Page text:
The SLAT generally is considered a grantor trust under 26 U.S. Code § 677 when its income is distributed to the grantor or the grantor’s spouse. As a grantor trust, the grantor still pays for the income tax even if the SLAT is an irrevocable trust. There are two ways to reduce or avoid the grantor-spouse’s payment of income taxes in the SLAT: (a) establish the SLAT in a state with no income tax; or (b) add other people as current beneficiaries aside from the non-donor spouse, such as the children, whose consent would be required for any distributions to the beneficiary spouse. In the latter case, the SLAT would not be considered a grantor trust and income taxes would be paid by the SLAT and not the donor spouse.
Another remedy would be to grant the trustee in a grantor trust discretion to reimburse the donor spouse the income tax that was paid. The trustee’s authority to reimburse the donor-spouse should be discretionary and not mandatory. Otherwise, it would be considered a grantor trust.
Minimizing Consequences of Divorce or Death of the Non-Donor Spouse in SLAT
Major considerations regarding SLAT are the risk of divorce or sudden death of the non-donor spouse. Because SLAT is irrevocable, a poorly drafted SLAT can leave the grantor-spouse with a majority of his assets used for the benefit of a former spouse. This can be remedied by introducing language in the SLAT, terminating the non-donor spouse’s beneficial interest in the event of divorce or defining “spouse” as the current spouse.
To minimize the risk of sudden death of the non-donor spouse and having the trust assets given to the children while the grantor-spouse is still alive, the SLAT can give the non-donor spouse a limited testamentary power of appointment to be used only in a will, where he/she can thereafter direct the SLAT funds back to the grantor-spouse (who would be chosen from one of the many discretionary beneficiaries in the SLAT) upon death.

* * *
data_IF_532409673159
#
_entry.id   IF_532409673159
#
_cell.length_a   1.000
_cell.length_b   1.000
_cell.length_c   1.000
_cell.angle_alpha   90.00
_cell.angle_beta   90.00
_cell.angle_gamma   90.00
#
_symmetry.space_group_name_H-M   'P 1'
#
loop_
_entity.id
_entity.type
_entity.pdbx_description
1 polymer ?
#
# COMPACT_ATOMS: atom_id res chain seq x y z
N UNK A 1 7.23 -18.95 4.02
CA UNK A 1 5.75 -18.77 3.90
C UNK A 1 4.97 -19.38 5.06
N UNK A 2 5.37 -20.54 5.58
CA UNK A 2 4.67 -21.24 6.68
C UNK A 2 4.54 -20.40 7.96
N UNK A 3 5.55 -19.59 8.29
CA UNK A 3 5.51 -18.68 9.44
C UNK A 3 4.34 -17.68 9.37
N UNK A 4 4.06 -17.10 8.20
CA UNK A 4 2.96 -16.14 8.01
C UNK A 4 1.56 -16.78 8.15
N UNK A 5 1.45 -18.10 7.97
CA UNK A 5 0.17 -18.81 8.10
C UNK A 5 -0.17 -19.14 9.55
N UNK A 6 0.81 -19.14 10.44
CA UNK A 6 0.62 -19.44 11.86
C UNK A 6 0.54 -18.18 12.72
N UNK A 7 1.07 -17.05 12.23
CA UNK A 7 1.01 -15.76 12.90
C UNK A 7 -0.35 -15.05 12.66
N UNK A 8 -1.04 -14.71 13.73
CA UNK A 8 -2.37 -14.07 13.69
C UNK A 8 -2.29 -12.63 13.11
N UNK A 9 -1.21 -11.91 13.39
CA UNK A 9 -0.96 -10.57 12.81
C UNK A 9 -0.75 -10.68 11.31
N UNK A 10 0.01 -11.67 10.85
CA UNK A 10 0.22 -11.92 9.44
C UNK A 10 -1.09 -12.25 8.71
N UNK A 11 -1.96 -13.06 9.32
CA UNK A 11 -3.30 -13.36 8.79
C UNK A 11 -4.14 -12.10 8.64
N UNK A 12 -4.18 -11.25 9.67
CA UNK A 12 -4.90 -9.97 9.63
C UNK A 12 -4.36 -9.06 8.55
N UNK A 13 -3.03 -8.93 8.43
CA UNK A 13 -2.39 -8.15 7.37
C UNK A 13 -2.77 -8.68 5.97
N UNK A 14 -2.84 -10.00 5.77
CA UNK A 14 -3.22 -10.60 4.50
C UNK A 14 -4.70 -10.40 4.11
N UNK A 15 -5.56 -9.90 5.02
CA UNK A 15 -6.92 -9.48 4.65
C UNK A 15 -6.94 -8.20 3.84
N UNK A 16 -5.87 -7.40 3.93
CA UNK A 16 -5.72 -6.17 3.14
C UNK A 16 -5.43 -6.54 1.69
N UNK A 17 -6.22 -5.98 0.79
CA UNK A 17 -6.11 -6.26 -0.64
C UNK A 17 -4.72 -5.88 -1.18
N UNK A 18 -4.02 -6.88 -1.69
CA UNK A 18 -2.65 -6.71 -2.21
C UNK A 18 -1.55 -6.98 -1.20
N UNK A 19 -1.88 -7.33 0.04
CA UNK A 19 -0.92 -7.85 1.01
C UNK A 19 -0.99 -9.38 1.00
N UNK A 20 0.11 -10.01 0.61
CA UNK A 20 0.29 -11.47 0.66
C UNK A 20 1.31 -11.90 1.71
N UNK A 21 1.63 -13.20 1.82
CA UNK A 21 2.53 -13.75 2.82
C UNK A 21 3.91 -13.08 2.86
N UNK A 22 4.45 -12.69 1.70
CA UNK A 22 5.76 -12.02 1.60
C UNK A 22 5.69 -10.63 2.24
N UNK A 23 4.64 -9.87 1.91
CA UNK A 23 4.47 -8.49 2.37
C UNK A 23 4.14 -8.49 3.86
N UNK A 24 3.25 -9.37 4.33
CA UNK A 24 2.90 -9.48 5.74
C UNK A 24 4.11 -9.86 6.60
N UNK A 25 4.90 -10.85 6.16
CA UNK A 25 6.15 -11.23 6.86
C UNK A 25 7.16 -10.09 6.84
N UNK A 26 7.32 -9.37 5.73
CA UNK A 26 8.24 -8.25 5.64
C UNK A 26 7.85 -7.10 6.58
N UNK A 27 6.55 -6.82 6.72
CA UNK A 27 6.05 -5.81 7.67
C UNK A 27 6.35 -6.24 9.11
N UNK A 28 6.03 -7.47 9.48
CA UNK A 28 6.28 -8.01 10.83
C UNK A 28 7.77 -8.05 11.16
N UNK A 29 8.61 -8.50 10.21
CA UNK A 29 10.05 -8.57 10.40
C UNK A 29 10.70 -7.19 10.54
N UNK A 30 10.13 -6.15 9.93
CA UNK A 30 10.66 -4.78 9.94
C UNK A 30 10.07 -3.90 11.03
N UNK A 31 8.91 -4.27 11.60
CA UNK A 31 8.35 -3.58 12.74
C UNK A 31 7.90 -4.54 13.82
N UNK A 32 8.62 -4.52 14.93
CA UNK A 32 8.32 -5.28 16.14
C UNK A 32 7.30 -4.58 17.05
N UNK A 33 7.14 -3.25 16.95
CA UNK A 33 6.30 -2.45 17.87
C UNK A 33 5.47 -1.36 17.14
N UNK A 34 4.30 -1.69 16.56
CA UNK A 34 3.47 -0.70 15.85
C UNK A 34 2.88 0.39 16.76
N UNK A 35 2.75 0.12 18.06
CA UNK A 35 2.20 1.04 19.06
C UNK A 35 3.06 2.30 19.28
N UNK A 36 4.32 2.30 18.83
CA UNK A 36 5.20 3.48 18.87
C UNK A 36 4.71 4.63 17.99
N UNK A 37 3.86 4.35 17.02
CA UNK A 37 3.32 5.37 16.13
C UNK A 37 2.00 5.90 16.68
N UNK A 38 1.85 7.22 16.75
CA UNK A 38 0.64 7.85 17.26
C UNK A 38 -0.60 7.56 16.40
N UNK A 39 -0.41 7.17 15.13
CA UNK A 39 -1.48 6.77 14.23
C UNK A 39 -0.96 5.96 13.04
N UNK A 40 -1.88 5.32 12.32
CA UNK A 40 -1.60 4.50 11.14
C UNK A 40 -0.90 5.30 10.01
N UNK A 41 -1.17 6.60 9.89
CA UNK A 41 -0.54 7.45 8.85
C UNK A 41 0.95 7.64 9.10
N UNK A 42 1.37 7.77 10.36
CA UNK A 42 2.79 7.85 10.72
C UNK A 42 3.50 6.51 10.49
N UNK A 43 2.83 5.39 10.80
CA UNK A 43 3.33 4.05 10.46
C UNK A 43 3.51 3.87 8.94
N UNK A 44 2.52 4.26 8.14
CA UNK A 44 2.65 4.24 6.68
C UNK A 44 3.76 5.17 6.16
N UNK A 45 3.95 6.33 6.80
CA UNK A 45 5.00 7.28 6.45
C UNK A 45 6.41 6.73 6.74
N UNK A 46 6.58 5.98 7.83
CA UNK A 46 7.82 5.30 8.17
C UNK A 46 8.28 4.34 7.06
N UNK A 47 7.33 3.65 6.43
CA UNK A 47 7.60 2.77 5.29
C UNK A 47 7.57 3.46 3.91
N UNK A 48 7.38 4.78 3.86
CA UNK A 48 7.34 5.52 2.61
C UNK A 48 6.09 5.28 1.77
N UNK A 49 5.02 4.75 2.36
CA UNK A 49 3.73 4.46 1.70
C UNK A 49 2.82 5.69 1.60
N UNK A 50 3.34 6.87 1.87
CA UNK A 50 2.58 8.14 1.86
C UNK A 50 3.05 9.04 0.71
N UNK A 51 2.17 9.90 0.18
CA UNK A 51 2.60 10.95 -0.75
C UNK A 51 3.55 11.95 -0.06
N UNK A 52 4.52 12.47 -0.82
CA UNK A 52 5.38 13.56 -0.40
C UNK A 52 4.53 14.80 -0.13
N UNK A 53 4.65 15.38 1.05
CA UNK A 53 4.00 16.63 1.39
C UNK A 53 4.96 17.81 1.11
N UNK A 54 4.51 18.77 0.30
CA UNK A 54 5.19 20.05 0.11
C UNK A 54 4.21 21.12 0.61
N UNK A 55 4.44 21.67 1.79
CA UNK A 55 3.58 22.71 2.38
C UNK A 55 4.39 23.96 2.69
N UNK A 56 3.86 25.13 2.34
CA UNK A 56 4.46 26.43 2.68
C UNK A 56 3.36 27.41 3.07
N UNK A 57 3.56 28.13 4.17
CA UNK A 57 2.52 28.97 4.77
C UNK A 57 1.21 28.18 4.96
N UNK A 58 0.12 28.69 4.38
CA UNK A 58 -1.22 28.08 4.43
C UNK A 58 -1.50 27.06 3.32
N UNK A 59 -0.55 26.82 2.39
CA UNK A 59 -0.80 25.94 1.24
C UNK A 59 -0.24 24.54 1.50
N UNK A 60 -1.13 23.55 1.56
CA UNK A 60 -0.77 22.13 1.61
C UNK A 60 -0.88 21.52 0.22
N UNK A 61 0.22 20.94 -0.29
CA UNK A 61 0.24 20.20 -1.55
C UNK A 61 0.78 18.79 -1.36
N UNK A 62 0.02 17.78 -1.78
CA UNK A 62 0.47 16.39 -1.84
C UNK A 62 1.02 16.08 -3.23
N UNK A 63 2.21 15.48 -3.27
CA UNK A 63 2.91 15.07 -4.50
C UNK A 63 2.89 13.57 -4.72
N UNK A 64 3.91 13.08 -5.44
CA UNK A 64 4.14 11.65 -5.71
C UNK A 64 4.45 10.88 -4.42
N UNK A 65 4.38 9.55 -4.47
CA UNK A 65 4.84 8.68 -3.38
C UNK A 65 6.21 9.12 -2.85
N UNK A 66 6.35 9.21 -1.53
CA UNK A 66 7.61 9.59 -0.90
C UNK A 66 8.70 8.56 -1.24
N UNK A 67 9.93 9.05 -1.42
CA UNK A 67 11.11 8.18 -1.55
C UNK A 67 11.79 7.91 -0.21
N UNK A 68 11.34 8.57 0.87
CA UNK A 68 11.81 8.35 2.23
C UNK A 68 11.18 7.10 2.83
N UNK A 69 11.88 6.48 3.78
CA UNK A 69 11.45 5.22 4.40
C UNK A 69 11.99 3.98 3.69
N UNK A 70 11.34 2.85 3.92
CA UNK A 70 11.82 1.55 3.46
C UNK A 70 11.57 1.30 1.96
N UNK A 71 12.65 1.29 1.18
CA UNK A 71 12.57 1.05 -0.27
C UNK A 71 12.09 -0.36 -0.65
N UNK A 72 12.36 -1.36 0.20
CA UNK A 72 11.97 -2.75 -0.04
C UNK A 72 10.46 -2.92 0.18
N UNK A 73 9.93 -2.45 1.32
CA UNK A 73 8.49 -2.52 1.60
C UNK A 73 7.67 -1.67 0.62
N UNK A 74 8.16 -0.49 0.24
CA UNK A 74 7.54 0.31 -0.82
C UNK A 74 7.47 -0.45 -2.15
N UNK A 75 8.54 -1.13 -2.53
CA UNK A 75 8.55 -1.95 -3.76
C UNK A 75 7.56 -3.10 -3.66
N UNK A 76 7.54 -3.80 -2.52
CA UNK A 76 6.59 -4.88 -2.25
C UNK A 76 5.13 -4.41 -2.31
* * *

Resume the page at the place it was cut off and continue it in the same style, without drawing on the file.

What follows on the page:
Minimizing Consequences of Not Having Access to Trust Assets in Cases of Emergency
Another major apprehension of grantors in an irrevocable trust such as SLAT is not having access to trust assets in case there is an emergency. For this reason, a provision can be inserted in the SLAT granting a third party the power, in a non-fiduciary capacity, to loan the grantor-spouse trust assets without security but with interest.
Another way for spouses to have access to trust assets is for both spouses to execute SLATs in favor of each other, so that each spouse can enjoy the benefit of the trust assets. However, the lawyer drafting the SLATs should be aware of the reciprocal trust doctrine, applied by the IRS and enunciated by the Supreme Court in U.S. v. Estate of Grace, 395 U.S. 316 (1969), where trusts executed by spouses in favor of each other are considered interrelated when the arrangement, to the extent of mutual value, leaves the grantor-spouses in approximately the same economic position as if they had created trusts naming themselves as life beneficiaries. In this case, the reciprocal trusts, despite language stating they are irrevocable, will be considered part of the estate of the spouses and will not enjoy creditor protection.
To avoid the application of the reciprocal trust doctrine, trusts can be created at different years in different states with different trustees, assets, and dispositive provisions, resulting to a different economic position for the spouses from what they had before.
To retain control of the trust assets, the beneficiary spouse can also be named trustee. However, in order to still enjoy creditor protection and avoid inclusion in the probate assets, the beneficiary spouse serving as trustee should not enjoy broad distribution rights, but should be limited to an ascertainable standard of health, education, maintenance, or support.
If you are interested in executing a SLAT or just planning your estate to ensure a smooth transfer with the least expense upon death, we, at the Law Offices of Albert Goodwin, are here for you. We have offices in New York, NY, Brooklyn, NY and Queens, NY. You can call us at 718-509-9774 or send us an email at email@example.com.